The Finnish Environment Institute is leading a project that creates a new European Science Service for Biodiversity

News 2023-02-01 at 14:58
Group managers Kati Vierikko and Kaisa Korhonen-Kurki. © Image: Maija Airos.

The Finnish Environment Institute (Syke) coordinates multiple international research and innovation projects. One of them is BioAgora, a project that started in July 2022. The project is building Science Service for Biodiversity for Knowledge Centre for Biodiversity (KCBD) to ensure that current and future research is used broadly in decision-making concerning biodiversity.

BioAgora project supports the European Union’s biodiversity strategy’s goals and develops methods to utilize research more efficiently in the interface of science and policy. The project lasts five years, and it has 22 partners from 13 countries. The project succeeded in Horizon Europe call where it got funding of 11,8 million euros.

How does one coordinate a project this huge? Answer to this question is given by Finnish Environment Institute’s group managers Kati Vierikko and Kaisa Korhonen-Kurki during the busy kick-off event of the project.

Why is it the Finnish Environment Institute that coordinates the project?

Vierikko starts answering the question by saying that since BioAgora is such a huge project it was important that the coordinating partner is an organization who also has previous experience on projects that focus on the interface of science and policy. Finnish Environment Institute has been, for example, part of creating Alternet, Eklipse and Oppla, which are services based on networks and which aim to promote the use of science in decision-making.

“In Finnish Environment Institute we have a long history in similar topics. In addition, we are known as trustworthy partner in Europe. Less experienced partner would not probably have resources to coordinate project this big. Therefore, it was natural that the coordinating responsibility was given to us”, explains Vierikko.

Both you Vierikko and Korhonen-Kurki are coordinators in the project, how does your roles differ?

“There are multiple coordinators in the project, so everyone has a different task. I, for example, keep in touch with the European Commission and follow that the project and the doings of the work groups go as planned”, Vierikko tells.

Korhonen-Kurki is the project’s scientific co-coordinator. “Me and Marie Vandewalle are the scientific co-coordinators of the project. Marie works in the German Helmholz-Centre for Environmental Research UFZ. Our responsibilities focus on the project’s scientific content and developing different activities to the interface of science and policy.”

What does coordinating the project mean in practice?

“The first task is to focus on getting the project going and making sure that the working groups take on the tasks that are assigned to them. Coordinating a project involves a lot of practical things such as reporting and keeping contact. Coordinating can occasionally be quite demanding, but Syke has organized well support for the coordination of international projects”, Vierikko says.

According to Korhonen-Kurki, the most interesting part of being a coordinator is to see what kind of activities the project can develop to enhance the use of scientific knowledge in decision-making in Europe. Learned lessons from previous experiences and projects are used to develop this. Vierikko thinks that the most interesting part is to keep-up good team spirit and enabling the creation of common ideas.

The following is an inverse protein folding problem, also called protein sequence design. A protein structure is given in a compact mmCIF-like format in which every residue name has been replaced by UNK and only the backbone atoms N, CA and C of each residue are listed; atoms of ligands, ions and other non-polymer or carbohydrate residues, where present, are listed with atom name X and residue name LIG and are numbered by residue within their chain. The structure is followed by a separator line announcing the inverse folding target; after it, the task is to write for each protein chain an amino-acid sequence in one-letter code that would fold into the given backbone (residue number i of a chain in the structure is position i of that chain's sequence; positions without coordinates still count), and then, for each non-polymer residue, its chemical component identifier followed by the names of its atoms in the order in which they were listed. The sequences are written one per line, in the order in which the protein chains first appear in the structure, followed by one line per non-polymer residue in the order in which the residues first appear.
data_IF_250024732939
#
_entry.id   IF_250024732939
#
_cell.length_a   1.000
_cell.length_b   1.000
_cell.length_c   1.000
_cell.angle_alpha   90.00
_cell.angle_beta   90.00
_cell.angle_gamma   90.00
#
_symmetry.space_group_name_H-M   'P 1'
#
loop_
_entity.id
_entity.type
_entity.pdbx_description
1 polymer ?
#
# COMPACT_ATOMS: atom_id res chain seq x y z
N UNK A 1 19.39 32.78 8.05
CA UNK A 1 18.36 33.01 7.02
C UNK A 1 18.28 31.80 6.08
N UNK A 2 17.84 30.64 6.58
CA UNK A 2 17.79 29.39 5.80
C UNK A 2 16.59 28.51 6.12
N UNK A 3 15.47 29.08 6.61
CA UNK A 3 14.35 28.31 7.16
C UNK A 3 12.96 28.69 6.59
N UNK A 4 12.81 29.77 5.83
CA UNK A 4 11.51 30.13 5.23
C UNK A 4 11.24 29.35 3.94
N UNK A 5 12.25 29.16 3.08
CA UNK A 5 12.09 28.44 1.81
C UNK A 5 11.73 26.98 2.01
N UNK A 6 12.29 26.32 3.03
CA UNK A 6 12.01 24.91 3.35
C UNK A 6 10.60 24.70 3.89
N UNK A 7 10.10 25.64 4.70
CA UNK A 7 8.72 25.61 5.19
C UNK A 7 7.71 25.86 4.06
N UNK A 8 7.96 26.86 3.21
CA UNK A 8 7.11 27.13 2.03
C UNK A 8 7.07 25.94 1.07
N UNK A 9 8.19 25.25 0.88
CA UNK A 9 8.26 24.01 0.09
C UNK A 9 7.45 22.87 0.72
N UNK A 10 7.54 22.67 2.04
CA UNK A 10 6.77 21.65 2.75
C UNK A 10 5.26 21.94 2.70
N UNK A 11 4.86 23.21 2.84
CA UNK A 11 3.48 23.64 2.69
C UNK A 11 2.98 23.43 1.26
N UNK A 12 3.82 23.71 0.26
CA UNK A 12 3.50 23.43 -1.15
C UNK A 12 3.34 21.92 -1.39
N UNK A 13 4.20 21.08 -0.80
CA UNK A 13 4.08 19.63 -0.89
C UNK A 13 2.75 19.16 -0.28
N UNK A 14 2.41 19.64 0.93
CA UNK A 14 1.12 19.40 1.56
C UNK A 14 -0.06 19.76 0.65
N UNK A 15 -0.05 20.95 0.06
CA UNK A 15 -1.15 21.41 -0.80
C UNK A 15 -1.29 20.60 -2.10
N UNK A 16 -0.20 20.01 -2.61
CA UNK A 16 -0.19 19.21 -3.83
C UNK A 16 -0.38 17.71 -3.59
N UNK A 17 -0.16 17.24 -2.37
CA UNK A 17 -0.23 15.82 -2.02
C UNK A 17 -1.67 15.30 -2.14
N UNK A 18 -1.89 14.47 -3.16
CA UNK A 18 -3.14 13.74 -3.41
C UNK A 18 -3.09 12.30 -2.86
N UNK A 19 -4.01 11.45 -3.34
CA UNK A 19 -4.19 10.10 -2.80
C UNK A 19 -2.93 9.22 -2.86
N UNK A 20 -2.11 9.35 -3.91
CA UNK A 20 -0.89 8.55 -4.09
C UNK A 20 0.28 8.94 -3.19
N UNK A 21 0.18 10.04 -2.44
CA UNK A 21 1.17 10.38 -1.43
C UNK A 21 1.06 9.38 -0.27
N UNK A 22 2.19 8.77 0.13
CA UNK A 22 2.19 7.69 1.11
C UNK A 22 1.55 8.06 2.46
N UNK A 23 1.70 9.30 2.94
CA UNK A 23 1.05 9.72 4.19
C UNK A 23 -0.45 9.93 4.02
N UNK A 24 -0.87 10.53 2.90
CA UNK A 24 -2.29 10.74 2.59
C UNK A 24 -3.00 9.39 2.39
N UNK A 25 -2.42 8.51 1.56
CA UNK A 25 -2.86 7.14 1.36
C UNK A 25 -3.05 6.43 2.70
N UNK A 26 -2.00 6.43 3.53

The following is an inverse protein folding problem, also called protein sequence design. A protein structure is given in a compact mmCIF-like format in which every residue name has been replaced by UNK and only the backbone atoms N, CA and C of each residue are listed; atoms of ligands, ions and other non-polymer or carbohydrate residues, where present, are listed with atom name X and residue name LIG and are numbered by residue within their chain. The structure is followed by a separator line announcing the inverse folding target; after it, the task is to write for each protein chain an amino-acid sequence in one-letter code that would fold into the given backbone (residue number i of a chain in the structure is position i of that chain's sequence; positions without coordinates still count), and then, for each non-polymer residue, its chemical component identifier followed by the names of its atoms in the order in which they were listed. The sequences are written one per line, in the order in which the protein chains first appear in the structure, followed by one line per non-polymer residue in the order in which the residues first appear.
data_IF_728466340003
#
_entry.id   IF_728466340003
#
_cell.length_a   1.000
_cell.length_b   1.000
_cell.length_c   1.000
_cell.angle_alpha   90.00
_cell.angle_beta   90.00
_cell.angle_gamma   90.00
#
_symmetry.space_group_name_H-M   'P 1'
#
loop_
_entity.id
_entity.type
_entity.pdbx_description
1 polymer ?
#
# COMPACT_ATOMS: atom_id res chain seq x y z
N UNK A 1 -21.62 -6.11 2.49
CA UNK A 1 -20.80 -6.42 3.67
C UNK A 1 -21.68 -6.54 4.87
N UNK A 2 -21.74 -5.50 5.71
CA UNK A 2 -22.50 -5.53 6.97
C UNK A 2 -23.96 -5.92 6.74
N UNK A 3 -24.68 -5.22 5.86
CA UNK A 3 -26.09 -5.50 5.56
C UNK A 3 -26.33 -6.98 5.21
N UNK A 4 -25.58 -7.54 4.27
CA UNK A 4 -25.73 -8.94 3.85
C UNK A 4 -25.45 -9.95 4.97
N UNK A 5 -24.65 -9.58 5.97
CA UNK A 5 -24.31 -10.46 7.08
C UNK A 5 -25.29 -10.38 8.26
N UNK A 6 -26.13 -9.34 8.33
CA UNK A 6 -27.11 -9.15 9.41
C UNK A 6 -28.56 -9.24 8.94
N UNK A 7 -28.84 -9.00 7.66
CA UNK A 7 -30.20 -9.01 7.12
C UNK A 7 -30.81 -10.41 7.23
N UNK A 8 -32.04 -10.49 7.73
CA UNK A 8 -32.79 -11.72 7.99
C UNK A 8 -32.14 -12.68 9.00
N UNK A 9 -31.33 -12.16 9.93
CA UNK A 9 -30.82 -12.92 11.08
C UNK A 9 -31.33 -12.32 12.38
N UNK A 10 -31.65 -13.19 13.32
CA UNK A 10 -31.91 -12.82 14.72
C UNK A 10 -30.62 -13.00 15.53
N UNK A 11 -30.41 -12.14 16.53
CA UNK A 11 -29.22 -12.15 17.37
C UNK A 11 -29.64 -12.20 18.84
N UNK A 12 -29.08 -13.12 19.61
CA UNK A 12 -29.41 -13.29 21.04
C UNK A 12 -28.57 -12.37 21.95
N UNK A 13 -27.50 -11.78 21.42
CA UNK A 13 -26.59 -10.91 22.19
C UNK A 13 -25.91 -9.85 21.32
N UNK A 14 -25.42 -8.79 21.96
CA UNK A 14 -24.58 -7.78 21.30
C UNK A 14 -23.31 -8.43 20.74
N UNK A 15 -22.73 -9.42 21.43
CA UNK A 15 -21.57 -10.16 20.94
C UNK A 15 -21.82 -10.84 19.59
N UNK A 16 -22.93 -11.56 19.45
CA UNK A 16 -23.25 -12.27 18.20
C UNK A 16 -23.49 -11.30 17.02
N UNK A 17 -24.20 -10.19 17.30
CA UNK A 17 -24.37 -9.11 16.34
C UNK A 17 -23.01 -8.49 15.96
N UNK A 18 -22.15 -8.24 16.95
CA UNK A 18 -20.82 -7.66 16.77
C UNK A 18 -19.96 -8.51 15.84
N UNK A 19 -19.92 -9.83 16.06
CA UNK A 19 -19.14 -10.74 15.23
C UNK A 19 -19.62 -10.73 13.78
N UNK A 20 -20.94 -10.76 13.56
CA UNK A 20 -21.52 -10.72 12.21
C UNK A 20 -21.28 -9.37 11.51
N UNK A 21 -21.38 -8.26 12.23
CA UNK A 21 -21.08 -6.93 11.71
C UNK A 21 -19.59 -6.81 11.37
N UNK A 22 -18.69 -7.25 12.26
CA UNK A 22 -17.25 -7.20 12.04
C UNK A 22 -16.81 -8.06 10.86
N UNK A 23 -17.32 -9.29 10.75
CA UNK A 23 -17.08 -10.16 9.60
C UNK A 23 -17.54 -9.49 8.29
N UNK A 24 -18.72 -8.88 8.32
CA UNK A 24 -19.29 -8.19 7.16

“I would say that the coordinator is the enabler”, Kati says and continues, “as a coordinator, you need to make sure that everything that is done in the project is done in good spirit. At the same time coordinators need to make sure that all partners are on the same page, and no one is left behind. Coordinators have an important role especially because the Commission has big expectations for the project, and we are building this new and important service.”

Vierikko says that coordinators need to know how to deal with internal conflicts and how to fit differentiating interests together, especially since partners might not always see eye to eye in big projects. In practice, this means having constant dialogue and creating an atmosphere where people feel that they can bring out their opinions. “It’s a coordinator’s job to make sure that the doings of the project are fair to everyone”, Vierikko says.

How does the project fit in with Finnish Environment Institute’s goals?

“Both the Finnish Environment Institute and BioAgora aim to mainstream biodiversity strategy’s goals in Europe”, Vierikko tells, “in addition, one of the main goals of Syke is to stop biodiversity loss and both Syke and Bioagora want that biodiversity science has a stronger role in decision-making.”

“In addition, both the Finnish Environment Institute and BioAgora thrive to ambitious and long-term transformation. To a transformation where biodiversity as a whole is considered in decision-making”, Vierikko adds.

Finally, now that BioAgora has kick-offed, how are you feeling?

Both Vierikko and Korhonen-Kurki are in great spirit. “The whole consortium has a positive mindset and people are excited”, Vierikko tells. Korhonen-Kurki agrees: “The project has started very well, and we have clear plan on how to continue!”

More information

  • Group manager Kati Vierikko, Suomen ympäristökeskus SYKE, p. 029 525 2084,
  • Group manager Kaisa Korhonen-Kurki, Suomen ympäristökeskus SYKE, p. 02 95 251 412,

Views and opinions expressed are however those of the author(s) only and do not necessarily reflect those of the European Union or the European Commission. Neither the European Union nor the granting authority can be held responsible for them.

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